NP
Otis, the 2021 champion

Raise your glass to his excellency, Bear 480, and cheers to a happy hibernation.

J.D. Simkins  – October 6, 2021

Katmai National Park has bestowed the crown of its annual Fat Bear Week upon his majesty, Mr. Eat-All-Day-From-Katmai, Bear 480, also known as Otis.

First documented as an approximately 5-year-old bear in 2001, Otis is known as one of the rare senior citizen bears who frequents the Alaskan park’s salmon-rich Brooks River. His older age, missing and worn teeth, and competition from more agile, youthful counterparts presents a challenge that makes this victory even more impressive.

Wise ol’ Otis “recognizes that patience is a successful strategy,” his official contestant bio reads. “[He] rarely makes an effort to chase salmon like younger, more energetic bears. Once access to his preferred fishing spots becomes available, he takes advantage of the opportunity while expending little energy. While Otis occasionally appears to be napping or not paying attention, most of the time he’s focused on the water, and he experiences a relatively high salmon catch rate as a result.”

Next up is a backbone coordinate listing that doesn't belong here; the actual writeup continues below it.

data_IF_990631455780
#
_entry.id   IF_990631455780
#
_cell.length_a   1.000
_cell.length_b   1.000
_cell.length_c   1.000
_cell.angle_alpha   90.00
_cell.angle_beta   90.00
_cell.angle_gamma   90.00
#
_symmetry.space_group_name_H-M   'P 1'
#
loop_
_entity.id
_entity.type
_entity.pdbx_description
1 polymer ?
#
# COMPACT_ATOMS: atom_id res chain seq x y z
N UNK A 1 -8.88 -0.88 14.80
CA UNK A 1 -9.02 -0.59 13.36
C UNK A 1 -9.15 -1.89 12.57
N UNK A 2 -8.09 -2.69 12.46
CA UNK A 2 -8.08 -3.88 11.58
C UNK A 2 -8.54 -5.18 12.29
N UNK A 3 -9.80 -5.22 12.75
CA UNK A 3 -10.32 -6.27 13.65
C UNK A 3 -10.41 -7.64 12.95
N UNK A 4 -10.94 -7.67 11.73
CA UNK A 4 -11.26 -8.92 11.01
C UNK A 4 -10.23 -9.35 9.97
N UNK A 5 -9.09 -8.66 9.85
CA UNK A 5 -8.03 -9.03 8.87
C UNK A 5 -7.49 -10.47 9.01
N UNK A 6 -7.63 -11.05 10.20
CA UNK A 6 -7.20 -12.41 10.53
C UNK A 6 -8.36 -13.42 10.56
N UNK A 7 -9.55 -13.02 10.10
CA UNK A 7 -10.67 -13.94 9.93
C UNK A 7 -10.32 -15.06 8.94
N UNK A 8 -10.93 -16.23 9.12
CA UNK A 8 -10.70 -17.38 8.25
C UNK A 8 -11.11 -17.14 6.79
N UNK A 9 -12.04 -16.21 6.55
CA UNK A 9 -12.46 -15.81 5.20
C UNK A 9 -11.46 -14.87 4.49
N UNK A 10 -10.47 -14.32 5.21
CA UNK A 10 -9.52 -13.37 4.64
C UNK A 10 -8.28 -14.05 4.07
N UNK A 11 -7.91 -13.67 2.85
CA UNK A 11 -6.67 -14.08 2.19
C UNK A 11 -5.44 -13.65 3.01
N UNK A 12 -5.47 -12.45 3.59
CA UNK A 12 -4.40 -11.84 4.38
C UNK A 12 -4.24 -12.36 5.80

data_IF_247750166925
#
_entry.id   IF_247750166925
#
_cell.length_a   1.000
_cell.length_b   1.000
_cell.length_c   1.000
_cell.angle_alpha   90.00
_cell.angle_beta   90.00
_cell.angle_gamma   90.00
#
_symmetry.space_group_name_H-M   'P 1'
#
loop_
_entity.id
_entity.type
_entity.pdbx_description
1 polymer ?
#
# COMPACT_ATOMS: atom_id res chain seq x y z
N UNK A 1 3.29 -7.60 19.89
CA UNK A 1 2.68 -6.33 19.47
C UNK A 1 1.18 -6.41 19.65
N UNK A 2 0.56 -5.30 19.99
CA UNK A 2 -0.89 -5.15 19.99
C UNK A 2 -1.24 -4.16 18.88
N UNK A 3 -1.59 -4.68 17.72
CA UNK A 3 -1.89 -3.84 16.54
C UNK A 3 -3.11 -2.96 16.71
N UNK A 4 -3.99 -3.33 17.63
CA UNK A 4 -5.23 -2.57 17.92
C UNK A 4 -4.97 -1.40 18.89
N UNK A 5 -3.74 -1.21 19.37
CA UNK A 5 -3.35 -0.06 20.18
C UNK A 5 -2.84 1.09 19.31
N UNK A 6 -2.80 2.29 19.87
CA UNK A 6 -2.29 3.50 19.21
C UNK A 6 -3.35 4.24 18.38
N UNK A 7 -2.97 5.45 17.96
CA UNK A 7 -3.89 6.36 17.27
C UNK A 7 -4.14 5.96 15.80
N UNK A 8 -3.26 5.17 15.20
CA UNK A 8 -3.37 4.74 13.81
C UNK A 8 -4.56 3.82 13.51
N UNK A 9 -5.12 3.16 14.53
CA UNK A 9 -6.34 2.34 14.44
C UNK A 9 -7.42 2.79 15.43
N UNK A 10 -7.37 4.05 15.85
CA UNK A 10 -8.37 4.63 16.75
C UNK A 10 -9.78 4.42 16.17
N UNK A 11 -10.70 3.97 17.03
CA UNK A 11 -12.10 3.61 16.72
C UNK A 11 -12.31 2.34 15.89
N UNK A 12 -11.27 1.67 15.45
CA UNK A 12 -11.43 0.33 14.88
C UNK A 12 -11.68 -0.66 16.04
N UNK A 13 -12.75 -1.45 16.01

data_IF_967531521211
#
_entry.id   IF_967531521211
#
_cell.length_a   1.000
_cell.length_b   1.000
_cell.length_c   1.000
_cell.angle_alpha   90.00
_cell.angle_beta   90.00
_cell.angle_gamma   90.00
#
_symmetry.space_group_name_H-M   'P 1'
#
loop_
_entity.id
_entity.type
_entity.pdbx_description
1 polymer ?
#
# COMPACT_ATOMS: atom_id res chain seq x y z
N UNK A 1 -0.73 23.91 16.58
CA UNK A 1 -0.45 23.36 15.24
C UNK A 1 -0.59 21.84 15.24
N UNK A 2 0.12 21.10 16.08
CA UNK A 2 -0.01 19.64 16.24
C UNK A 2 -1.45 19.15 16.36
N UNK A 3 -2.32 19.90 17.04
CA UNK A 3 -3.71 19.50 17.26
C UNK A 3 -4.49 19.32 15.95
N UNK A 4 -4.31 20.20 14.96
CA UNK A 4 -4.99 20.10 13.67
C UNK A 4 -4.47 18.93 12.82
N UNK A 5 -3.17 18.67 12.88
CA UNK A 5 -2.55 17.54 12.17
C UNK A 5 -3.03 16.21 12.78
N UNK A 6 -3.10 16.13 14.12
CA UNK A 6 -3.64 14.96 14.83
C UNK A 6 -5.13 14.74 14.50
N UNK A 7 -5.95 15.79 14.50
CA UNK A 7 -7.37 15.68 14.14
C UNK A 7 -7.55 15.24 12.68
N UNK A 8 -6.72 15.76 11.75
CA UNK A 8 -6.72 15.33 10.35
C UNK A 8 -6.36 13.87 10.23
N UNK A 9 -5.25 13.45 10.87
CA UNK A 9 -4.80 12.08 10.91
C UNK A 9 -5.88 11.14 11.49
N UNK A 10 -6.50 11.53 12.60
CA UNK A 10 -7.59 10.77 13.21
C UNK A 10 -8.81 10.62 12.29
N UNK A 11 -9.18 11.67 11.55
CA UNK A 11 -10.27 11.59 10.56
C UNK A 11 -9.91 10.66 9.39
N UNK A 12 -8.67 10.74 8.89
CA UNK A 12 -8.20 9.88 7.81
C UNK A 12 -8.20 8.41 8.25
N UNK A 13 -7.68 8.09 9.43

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Smarter than the average bear.

The win—Otis finished with 51,230 votes to Bear 151’s 44,834—makes Otis a four-time champion, having previously earned the coveted title of “fattest” in 2014, 2016, and 2017. Although park personnel saw him return to the Brooks River later in season than usual this year, Otis wasted little time courtesy of his “mastery of fishing.”

Conducted every year since 2014, the contest concluded as Alaska’s bear population races to tack on extra calories ahead of months of winter hibernation, a period when they will go without food and water and lose a staggering one-third of their total body weight.

“For bears, fat equals survival,” National Park Service officials wrote on the park website. “Each winter, bears enter the den where they will not eat or drink until they emerge in spring. … Survival depends on eating a year’s worth of food in six months. At Katmai, bears are drawn to the large number of salmon readily available from roughly late June through September. … Fat bears exemplify the richness of this area, a wild region that is home to more brown bears than people and the largest, healthiest runs of sockeye salmon left on the planet.”

It’s believed Otis will be celebrating his remarkable victory by devouring salmon, followed by a period of intense dozing and tree-assisted back scratches, and of course, more salmon.

Raise your glass to his excellency, Otis, and cheers to a happy hibernation.